The Walden Effect: Farming, simple living, permaculture, and invention.

Non-ethanol chainsaw fuel

chain sawI've been having some trouble with the chainsaw and was ready to take it in for a tune up. Anna mentioned how she read in the Nov/Dec 2008 issue of Countryside magazine that fuel with a 10 percent ethanol mix was not good for 2 stroke chainsaw engines. I checked at the gas station and sure enough it had a 10 percent mix of ethanol. It seems like most gas stations around here sell the ethanol enhanced fuel, but I got lucky and found one outside of Gate City on route 23 that advertised non-ethanol fuel.

Some folks will say it's not that important, but all I did was empty out the 10 percent ethanol fuel and mixed up some 2 cycle fuel with no ethanol and my problems went away. This guy suggests that the problem can be avoided by using the high octane gas, which tends to cancel out the ethanol effect. My chainsaw is of the older generation, and I'm going to keep ethanol away from it if that's what it tells me to do.

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About us: Anna Hess and Mark Hamilton spent over a decade living self-sufficiently in the mountains of Virginia before moving north to start over from scratch in the foothills of Ohio. They've experimented with permaculture, no-till gardening, trailersteading, home-based microbusinesses and much more, writing about their adventures in both blogs and books.

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You can also call around local airports to look for ethanol free gas. Planes that have been modified to run on automotive fuel also cannot tolerate ethanol. Generally 100LL (100 octane low lead) is the easiest to find at airports, but some have automotive ethanol free fuel.
Comment by Shannon Wed Apr 22 10:07:48 2009
That's very good to know! We'll have to check out local airports if our ethanol-free gas station switches over.
Comment by anna Wed Apr 22 10:27:11 2009
Thanks for that bit of advice Mark. I believe you are talking about "Presleys" market, right? My friend John owns that place, and I always give him a hard time because his gas prices are usually a few cents higher than anywhere else in town. But since it is ethanol free, Ive come to realize, its worth paying a few cents extra. Many people also swear that ethanol free gasoline gets better miles per gallon.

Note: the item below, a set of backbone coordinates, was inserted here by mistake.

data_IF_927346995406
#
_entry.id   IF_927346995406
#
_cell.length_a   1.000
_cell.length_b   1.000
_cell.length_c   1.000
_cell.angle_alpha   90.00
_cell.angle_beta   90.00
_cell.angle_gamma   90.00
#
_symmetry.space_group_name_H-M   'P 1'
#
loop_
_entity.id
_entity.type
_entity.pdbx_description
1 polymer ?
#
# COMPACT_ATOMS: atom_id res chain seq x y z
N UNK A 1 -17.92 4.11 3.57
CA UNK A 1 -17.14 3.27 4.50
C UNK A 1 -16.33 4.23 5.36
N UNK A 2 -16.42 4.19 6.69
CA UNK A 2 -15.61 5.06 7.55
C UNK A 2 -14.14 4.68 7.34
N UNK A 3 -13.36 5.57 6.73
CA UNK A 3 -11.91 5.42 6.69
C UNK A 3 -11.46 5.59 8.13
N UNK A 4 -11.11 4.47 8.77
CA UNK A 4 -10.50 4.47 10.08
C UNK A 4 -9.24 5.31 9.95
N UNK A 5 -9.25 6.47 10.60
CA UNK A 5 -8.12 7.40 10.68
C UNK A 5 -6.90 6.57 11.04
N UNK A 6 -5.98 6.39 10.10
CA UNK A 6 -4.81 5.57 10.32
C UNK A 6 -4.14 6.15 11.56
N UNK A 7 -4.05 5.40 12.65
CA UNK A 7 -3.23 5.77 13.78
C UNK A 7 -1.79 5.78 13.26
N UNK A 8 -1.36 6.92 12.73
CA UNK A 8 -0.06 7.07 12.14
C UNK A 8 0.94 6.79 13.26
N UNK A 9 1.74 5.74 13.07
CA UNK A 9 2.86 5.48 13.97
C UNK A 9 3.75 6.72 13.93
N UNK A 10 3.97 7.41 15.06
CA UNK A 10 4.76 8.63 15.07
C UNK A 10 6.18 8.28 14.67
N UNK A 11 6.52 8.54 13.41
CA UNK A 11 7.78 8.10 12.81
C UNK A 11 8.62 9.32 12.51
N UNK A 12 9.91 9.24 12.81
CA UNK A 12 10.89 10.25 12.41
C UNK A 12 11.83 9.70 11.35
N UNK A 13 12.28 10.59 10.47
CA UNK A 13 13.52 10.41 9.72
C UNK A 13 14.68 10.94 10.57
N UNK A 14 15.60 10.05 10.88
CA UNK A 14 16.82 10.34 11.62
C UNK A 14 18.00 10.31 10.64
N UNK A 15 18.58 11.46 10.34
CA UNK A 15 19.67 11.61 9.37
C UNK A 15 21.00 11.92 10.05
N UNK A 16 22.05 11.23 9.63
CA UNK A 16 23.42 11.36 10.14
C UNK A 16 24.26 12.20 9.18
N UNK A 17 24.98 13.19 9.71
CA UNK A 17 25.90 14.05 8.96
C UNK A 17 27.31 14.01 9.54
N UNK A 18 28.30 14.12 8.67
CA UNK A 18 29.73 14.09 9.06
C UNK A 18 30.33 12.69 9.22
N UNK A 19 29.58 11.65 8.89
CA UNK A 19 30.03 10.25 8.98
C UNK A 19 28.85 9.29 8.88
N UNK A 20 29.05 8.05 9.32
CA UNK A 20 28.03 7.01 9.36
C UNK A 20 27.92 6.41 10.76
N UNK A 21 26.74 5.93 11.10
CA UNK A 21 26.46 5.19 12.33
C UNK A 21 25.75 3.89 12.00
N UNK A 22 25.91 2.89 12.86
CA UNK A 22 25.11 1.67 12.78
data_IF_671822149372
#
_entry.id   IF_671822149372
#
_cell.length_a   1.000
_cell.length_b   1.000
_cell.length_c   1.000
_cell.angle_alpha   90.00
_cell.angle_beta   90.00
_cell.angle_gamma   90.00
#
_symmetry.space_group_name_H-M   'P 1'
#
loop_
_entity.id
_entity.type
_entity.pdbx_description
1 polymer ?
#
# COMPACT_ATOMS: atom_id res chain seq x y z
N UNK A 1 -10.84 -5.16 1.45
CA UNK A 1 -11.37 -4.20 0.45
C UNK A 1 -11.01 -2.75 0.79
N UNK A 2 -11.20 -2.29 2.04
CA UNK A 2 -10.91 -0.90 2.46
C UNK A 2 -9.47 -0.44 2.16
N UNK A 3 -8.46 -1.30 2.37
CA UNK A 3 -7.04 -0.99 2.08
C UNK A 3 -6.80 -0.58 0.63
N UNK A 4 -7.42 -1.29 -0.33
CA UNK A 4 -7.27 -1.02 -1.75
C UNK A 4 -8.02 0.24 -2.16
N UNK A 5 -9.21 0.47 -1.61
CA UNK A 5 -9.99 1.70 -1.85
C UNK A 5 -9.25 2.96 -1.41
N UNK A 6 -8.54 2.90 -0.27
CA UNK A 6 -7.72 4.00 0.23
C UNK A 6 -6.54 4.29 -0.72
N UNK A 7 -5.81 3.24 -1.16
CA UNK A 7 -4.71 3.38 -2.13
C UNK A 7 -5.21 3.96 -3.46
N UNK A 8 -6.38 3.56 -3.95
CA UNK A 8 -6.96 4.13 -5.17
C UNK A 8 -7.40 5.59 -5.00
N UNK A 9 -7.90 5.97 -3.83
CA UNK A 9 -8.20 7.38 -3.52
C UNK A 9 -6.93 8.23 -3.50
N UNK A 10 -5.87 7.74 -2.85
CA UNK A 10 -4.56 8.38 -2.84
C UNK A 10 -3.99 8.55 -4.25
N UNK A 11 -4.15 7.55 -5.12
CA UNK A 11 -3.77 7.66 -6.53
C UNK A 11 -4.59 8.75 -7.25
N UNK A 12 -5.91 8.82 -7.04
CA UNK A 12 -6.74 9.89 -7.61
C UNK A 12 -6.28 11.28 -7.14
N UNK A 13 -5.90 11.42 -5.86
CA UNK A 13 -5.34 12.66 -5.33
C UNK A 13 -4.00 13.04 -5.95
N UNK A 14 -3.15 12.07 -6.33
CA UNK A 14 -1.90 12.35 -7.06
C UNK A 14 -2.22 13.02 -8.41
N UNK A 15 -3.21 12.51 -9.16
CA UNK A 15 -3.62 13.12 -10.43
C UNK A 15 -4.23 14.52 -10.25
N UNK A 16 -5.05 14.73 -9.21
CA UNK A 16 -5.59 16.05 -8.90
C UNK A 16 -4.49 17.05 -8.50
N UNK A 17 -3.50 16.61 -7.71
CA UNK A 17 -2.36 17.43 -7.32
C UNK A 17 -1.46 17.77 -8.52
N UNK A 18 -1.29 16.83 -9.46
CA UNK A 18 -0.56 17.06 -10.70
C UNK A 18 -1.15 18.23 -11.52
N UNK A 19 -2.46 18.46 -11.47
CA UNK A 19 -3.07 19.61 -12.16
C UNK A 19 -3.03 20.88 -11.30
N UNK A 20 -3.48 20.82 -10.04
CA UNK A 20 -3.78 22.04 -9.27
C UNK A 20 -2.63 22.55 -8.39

Comment by Shawn Becker Wed Apr 22 17:01:20 2009
I'm not sure which gas station Mark went to, but I'm intrigued to hear that ethanol lowers gas mileage. I'll have to read up on that!
Comment by anna Thu Apr 23 15:09:16 2009
Ethanol doesn't burn like normal alcohol therefore causing a performance decrease in any engine. Everyone I spoke with that have flex fuel vehicles don't recommend using e85 unless you drive locally because of having such a decrease in performance especially when towing! Ethanol also absorbs water just an fyi which can lower the octane rating by as much as I think 5points which can make some cars and trucks knock due to the low rating so if e10 sits in ur saw dump it out and put new stuff in cause it'll absorb the moisture in the air. Oh yea ethanol is harder on engines for instance they recommend changing oil on cars and trucks that run e85 to change their oil every 2000miles prolly due to the fact it has less lubrication properties since it's an alcohol compared to normal gasoline. So as far as I'm concerned they can put ethanol where the sun don't shine and come up with something better that doesn't smell like rotten eggs when it burns!
Comment by Mike Thu Oct 29 01:29:51 2009
Good point! Thanks for that very useful information!
Comment by anna Thu Oct 29 17:10:01 2009

1) Aviation gas is designed to run at a constant load and differs significantly from automotive type fuel. Aircraft run at constant loads and have pilot controlled mixture adjustments. In cases with varying load, such as cars and small engines AvGas can cause detonation problems (early ignition of the fuel charge before its time, which can destroy an engine). With AvGas running close to $6 per gallon, I doubt this will be a good option anyway.

2) The reason that ethanol in fuel causes problems in older engines is primarily in the gaskets. Older gaskets may swell in the presence of alcohol. Swollen rubber parts may prevent the fuel pump from working. Even worse, they may constrict fuel passages, causing the engine to run lean and burning it up.

My background is in automotive engineering and I personally avoid ethanol diluted fuels whenever possible. In very modern cars, it may not be a problem, but older engines may suffer significantly. I recommend that you drive a little further and pay a little more for gasoline without ethanol.

Comment by David Hicks Mon Jul 25 16:48:07 2011
Interesting pointer about the gaskets. Roland also pointed out on another post that ethanol won't mix with non-synthetic oils for two-stroke engines, which seems even more damning for the chainsaw. Since we're inclined to drive old clunkers, it sounds like we'd better take your advice.
Comment by anna Tue Jul 26 08:13:02 2011

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